- The Washington Times - Wednesday, February 2, 2005

GENEVA - Global efforts to extend drug treatment to millions of AIDS sufferers — nearly three-quarters of whom live in sub-Saharan Africa — picked up momentum in 2004, but major obstacles still need to be overcome, international health officials said last week.

“Many countries need to increase their efforts, money is short, and international organizations need to become much faster in assisting countries,” concluded the latest “3 by 5” progress report by the World Health Organization (WHO) and the Joint United Nations Program on HIV/AIDS (UNAIDS), published Jan. 26.

The “3 by 5” objective, announced in 2003, is to ensure that 3 million people living with AIDS receive treatment by the end of 2005. The goal is projected to cost as much as $3.8 billion to achieve.

The top leaders of WHO, Dr. Lee Jong-wook; the Global Fund to Fight AIDS, Tuberculosis and Malaria, Dr. Richard Feachem; UNAIDS, Dr. Peter Piot; and Randall Tobias, the U.S. global AIDS coordinator, praised the advances attained in AIDS treatment last year at a news briefing last week in Davos, Switzerland.

“We salute countries that have shown us treatment is possible and can be scaled up quickly, even in the poorest setting,” Dr. Lee said.

Said Mr. Tobias: “The heart and soul of President Bush’s emergency plan for AIDS relief is to work shoulder to shoulder with host governments and our other partners in those nations in support of the national strategy of each country.”

By the end of 2004, about 700,000 AIDS patients in poor countries were receiving antiretroviral (ARV) treatment, up 75 percent from a year earlier and from 440,000 last July.

Though a gain, the 700,000 figure is just 12 percent of the estimated 5.8 million adults in poor countries who need ARV therapy. Of the 5.1 million who still lack ARV treatment, said the “3 by 5” report, 72 percent live in sub-Saharan Africa and 22 percent in Asia.

In sub-Saharan Africa, the WHO and UNAIDS in their latest “3 by 5” progress report estimate that the number of people receiving ARV treatment “has doubled over six months from 150,000 to 310,000” — about 8 percent of adults who need such therapy.

The report highlights that progress varies among countries. Botswana, Namibia and Uganda showed the largest increases in ARV treatment among African countries.

In Botswana, the number of facilities offering ARV therapy nearly doubled from 12 in 2003 to 23 sites at the end of 2004, covering all but a few districts in the country.

By March 2004, Botswana also had trained 2,212 health workers, the report said, including physicians, nurses, pharmacists, counselors and other health workers. As a result, of the estimated 75,000 people ages 15 to 49 needing therapy, half were receiving treatment at the end of 2004.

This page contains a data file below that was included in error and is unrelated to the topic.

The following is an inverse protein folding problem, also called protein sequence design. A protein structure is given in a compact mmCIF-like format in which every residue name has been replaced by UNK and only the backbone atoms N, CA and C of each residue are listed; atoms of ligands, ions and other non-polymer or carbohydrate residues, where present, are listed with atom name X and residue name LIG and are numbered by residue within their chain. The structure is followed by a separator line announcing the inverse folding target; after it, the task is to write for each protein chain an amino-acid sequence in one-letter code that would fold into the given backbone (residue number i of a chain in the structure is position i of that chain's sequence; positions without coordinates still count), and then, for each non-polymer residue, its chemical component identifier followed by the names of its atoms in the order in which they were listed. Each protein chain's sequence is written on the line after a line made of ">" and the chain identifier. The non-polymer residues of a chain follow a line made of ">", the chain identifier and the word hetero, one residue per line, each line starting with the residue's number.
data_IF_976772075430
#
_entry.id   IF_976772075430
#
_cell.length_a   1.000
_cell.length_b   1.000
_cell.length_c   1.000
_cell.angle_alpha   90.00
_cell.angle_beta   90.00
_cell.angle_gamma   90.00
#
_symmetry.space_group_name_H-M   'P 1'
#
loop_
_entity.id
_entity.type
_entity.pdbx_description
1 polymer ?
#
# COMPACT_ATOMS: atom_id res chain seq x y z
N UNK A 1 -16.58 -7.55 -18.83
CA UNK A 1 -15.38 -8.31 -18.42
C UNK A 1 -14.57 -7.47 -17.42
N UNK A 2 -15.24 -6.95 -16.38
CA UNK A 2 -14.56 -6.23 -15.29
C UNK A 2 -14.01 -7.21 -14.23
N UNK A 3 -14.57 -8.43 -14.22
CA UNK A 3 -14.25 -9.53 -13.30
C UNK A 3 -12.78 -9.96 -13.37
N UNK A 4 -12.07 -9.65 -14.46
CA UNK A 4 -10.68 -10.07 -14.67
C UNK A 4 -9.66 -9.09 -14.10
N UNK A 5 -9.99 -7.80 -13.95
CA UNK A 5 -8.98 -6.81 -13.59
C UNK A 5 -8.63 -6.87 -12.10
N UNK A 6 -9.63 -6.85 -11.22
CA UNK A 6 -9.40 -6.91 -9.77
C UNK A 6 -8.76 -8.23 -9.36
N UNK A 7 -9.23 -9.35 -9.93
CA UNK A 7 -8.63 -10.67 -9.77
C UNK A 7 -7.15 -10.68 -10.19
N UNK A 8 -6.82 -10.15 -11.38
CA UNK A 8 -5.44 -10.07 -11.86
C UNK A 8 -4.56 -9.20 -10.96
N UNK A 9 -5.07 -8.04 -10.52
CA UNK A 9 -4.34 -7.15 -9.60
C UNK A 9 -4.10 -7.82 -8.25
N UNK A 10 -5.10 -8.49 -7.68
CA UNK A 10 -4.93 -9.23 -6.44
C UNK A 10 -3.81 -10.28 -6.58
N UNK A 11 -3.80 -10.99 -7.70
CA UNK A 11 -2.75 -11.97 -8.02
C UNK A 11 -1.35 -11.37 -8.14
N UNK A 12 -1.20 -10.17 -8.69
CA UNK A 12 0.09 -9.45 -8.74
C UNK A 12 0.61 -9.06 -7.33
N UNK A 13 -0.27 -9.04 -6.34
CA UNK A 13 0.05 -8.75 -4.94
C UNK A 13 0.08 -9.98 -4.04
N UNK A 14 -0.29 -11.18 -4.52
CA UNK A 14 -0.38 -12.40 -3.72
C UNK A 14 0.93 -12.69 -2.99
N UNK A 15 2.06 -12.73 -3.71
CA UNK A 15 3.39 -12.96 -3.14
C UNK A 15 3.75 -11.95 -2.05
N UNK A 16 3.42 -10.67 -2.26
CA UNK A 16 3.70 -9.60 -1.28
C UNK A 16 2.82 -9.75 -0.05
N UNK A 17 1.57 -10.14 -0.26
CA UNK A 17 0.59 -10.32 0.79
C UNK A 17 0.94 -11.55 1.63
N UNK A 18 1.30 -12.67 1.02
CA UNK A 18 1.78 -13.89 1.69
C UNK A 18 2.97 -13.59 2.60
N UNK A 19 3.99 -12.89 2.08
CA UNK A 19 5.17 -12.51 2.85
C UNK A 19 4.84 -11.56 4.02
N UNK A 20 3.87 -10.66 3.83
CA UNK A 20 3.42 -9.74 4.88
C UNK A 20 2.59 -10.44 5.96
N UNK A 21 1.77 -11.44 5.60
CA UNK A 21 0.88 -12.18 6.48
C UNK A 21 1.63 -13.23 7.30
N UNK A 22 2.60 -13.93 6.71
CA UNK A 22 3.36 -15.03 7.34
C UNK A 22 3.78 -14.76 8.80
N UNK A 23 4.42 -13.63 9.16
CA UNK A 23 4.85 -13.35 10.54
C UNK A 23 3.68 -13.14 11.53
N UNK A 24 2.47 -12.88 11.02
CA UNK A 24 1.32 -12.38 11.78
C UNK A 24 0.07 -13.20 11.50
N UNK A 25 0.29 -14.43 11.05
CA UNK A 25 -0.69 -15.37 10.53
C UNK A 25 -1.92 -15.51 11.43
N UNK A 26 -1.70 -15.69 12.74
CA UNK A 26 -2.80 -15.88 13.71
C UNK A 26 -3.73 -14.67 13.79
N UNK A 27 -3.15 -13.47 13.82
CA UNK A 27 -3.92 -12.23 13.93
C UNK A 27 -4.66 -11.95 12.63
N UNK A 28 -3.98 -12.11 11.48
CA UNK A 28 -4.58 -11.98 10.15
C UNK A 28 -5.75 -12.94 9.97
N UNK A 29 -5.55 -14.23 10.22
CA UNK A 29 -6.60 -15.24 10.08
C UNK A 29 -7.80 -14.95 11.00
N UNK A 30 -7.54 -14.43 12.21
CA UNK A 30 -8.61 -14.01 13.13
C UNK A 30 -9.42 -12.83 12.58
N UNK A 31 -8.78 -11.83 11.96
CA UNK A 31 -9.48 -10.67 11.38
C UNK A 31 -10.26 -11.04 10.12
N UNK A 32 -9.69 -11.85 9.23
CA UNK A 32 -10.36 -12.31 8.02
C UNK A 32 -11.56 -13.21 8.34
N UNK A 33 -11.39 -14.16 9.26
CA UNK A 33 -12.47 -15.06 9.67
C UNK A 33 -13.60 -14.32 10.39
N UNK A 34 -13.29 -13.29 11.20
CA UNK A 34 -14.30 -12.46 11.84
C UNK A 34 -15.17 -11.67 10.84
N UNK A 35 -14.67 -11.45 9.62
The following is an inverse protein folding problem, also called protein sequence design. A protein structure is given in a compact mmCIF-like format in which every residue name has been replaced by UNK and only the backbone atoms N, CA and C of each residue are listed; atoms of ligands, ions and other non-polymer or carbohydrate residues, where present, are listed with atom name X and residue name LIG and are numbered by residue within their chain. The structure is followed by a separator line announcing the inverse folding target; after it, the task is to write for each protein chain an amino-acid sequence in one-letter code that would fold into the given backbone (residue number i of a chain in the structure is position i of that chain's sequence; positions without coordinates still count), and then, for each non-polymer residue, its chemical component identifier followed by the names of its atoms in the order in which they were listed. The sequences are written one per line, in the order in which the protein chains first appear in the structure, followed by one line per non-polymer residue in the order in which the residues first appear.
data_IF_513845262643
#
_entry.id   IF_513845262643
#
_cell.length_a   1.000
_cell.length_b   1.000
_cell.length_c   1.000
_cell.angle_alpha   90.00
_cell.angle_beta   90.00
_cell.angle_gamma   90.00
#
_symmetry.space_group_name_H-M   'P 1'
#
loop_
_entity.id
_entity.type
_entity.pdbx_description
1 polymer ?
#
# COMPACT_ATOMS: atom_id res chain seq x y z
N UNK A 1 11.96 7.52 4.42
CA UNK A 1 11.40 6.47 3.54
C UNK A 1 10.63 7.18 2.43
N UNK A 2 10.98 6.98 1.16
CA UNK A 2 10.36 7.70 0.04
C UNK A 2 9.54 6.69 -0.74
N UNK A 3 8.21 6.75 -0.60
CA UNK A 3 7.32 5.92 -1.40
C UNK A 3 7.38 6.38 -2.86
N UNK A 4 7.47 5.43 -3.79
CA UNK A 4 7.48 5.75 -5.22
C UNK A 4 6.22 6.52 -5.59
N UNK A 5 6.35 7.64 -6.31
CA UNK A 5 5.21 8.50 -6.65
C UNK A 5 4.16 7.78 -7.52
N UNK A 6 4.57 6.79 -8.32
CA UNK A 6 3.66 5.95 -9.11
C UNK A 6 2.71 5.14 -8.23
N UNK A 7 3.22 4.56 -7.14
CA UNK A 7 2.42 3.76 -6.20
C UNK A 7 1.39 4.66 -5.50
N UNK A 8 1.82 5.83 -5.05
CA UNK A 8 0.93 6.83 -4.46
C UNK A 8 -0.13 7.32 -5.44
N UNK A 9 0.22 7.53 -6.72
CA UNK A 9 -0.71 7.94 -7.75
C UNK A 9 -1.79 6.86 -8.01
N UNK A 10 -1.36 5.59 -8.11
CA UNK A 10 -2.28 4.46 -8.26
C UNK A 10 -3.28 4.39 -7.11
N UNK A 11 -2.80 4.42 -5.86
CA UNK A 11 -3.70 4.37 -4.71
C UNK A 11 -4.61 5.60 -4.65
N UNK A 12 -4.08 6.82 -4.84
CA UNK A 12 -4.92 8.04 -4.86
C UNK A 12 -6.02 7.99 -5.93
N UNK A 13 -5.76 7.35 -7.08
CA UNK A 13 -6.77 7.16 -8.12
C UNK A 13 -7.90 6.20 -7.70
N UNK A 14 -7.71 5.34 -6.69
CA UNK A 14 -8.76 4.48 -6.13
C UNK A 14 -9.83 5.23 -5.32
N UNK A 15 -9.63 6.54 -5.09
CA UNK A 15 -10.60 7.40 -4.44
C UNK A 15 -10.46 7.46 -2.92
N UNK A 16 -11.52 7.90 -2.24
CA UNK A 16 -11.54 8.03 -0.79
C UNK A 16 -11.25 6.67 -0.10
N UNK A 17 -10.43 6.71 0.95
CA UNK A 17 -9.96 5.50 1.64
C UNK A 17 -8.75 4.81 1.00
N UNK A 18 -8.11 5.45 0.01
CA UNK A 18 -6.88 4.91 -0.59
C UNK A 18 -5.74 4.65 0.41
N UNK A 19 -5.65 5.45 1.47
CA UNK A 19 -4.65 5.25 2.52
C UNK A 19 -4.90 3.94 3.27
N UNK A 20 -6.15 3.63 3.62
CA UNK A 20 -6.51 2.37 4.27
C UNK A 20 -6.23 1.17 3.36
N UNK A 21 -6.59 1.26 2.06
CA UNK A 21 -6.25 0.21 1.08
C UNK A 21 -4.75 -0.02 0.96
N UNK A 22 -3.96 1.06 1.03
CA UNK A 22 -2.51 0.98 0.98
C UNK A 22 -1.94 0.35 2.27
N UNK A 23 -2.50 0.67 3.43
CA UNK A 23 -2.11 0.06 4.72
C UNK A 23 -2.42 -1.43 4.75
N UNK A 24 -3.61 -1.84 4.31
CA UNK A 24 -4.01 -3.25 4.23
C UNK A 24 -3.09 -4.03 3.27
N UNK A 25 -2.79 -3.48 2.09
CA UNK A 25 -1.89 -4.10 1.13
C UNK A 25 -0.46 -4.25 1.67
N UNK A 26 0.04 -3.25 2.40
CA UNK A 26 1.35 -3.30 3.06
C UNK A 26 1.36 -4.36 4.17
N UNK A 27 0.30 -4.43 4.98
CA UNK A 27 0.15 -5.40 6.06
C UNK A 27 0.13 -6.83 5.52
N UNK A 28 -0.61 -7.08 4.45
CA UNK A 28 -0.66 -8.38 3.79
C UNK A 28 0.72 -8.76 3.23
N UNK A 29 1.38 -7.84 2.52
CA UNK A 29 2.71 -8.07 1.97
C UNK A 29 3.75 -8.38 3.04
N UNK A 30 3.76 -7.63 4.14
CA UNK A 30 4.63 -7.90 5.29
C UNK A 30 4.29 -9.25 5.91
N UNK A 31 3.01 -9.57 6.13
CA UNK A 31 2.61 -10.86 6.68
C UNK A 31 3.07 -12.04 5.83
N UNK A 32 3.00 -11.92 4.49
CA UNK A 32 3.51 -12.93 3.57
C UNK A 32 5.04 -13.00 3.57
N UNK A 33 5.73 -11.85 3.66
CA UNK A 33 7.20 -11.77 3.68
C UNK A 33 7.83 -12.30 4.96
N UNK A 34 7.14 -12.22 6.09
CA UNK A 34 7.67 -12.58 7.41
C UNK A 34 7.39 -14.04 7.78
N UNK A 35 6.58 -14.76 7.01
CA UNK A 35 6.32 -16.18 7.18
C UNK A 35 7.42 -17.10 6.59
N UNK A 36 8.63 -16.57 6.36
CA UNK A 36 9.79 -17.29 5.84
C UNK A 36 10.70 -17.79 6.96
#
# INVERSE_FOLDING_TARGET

Similarly, the percentage of adults with AIDS receiving treatment in Uganda at the end of December stood at 40 percent.

The number of AIDS patients receiving ARV treatment is very low in some African countries, however. In Nigeria, where an estimated 558,000 people 15 to 49 years old have AIDS, only 2 percent are receiving anti-retroviral treatment.

In the war-ravaged Democratic Republic of the Congo, which has 167,000 adult AIDS sufferers, only 2 percent have been introduced to ARV treatment, and in Mozambique, only 4 percent of the estimated 199,000 infected adults have received treatment.

Asked about the low treatment figures in Nigeria, the Democratic Republic of the Congo and Mozambique, Dr. Piot of UNAIDS told The Washington Times that the Democratic Republic of the Congo’s civil war was a major reason in that country, and he noted that Mozambique lacks clinics. As for Nigeria, Dr. Piot said: “It’s a huge country, and it takes more time to get things off the ground.”

Dr. Piot and other AIDS experts are nevertheless optimistic that if the momentum is continued, the target for 2005 will be met.

The “3 by 5” report noted that many African countries are putting in place the necessary medical infrastructure to deliver more solid results.

Cameroon — which has an estimated 560,000 people living with HIV or AIDS, of whom 95,000 need ARV treatment — had managed by the end of 2004 to put 14 percent on ARV treatment.

The report said Cameroon also has set up 14 counseling and prevention centers in provincial areas, and 160 sites for preventing mother-to-child HIV transmission, as well as 21 certified ARV treatment centers.

The report said treatment also “provides an opportunity to strengthen prevention,” but added: “Prevention is needed more than ever to turn around the epidemic.”

Experts suggest that integrating prevention and care might prevent more than 29 million infections and cause 10 million fewer deaths, it said.

Under new affordable-drug strategies, a year of ARV treatment can cost patients $300 to $400. In some countries — for example, Brazil and, recently, Zambia — such payments are waived. The treatment has been shown to improve the survival rate of AIDS patients.

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